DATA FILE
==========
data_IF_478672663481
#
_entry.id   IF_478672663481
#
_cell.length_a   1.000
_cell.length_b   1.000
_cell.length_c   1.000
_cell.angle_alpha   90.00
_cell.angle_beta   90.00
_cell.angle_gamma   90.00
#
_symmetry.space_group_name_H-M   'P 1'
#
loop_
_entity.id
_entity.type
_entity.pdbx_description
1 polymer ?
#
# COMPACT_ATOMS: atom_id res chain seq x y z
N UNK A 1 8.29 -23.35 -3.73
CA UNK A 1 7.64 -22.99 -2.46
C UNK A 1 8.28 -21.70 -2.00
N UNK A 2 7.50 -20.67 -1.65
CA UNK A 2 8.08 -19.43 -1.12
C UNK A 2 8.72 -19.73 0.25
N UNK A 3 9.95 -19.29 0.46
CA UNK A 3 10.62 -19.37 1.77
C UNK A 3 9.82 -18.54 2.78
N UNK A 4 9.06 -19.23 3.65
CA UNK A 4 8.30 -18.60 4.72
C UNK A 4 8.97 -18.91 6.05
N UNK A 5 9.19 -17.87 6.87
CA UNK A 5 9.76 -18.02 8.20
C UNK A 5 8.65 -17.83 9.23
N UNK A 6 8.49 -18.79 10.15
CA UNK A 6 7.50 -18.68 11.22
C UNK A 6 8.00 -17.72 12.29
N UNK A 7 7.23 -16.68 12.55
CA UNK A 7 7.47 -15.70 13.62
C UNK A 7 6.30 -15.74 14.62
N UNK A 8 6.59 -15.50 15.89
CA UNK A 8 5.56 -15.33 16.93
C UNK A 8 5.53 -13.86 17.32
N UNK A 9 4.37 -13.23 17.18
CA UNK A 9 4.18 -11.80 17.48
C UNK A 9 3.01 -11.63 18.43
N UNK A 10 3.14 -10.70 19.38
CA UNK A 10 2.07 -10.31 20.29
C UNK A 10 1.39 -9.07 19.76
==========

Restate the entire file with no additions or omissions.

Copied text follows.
data_IF_478672663481
#
_entry.id   IF_478672663481
#
_cell.length_a   1.000
_cell.length_b   1.000
_cell.length_c   1.000
_cell.angle_alpha   90.00
_cell.angle_beta   90.00
_cell.angle_gamma   90.00
#
_symmetry.space_group_name_H-M   'P 1'
#
loop_
_entity.id
_entity.type
_entity.pdbx_description
1 polymer ?
#
# COMPACT_ATOMS: atom_id res chain seq x y z
N UNK A 1 8.29 -23.35 -3.73
CA UNK A 1 7.64 -22.99 -2.46
C UNK A 1 8.28 -21.70 -2.00
N UNK A 2 7.50 -20.67 -1.65
CA UNK A 2 8.08 -19.43 -1.12
C UNK A 2 8.72 -19.73 0.25
N UNK A 3 9.95 -19.29 0.46
CA UNK A 3 10.62 -19.37 1.77
C UNK A 3 9.82 -18.54 2.78
N UNK A 4 9.06 -19.23 3.65
CA UNK A 4 8.30 -18.60 4.72
C UNK A 4 8.97 -18.91 6.05
N UNK A 5 9.19 -17.87 6.87
CA UNK A 5 9.76 -18.02 8.20
C UNK A 5 8.65 -17.83 9.23
N UNK A 6 8.49 -18.79 10.15
CA UNK A 6 7.50 -18.68 11.22
C UNK A 6 8.00 -17.72 12.29
N UNK A 7 7.23 -16.68 12.55
CA UNK A 7 7.47 -15.70 13.62
C UNK A 7 6.30 -15.74 14.62
N UNK A 8 6.59 -15.50 15.89
CA UNK A 8 5.56 -15.33 16.93
C UNK A 8 5.53 -13.86 17.32
N UNK A 9 4.37 -13.23 17.18
CA UNK A 9 4.18 -11.80 17.48
C UNK A 9 3.01 -11.63 18.43
N UNK A 10 3.14 -10.70 19.38
CA UNK A 10 2.07 -10.31 20.29
C UNK A 10 1.39 -9.07 19.76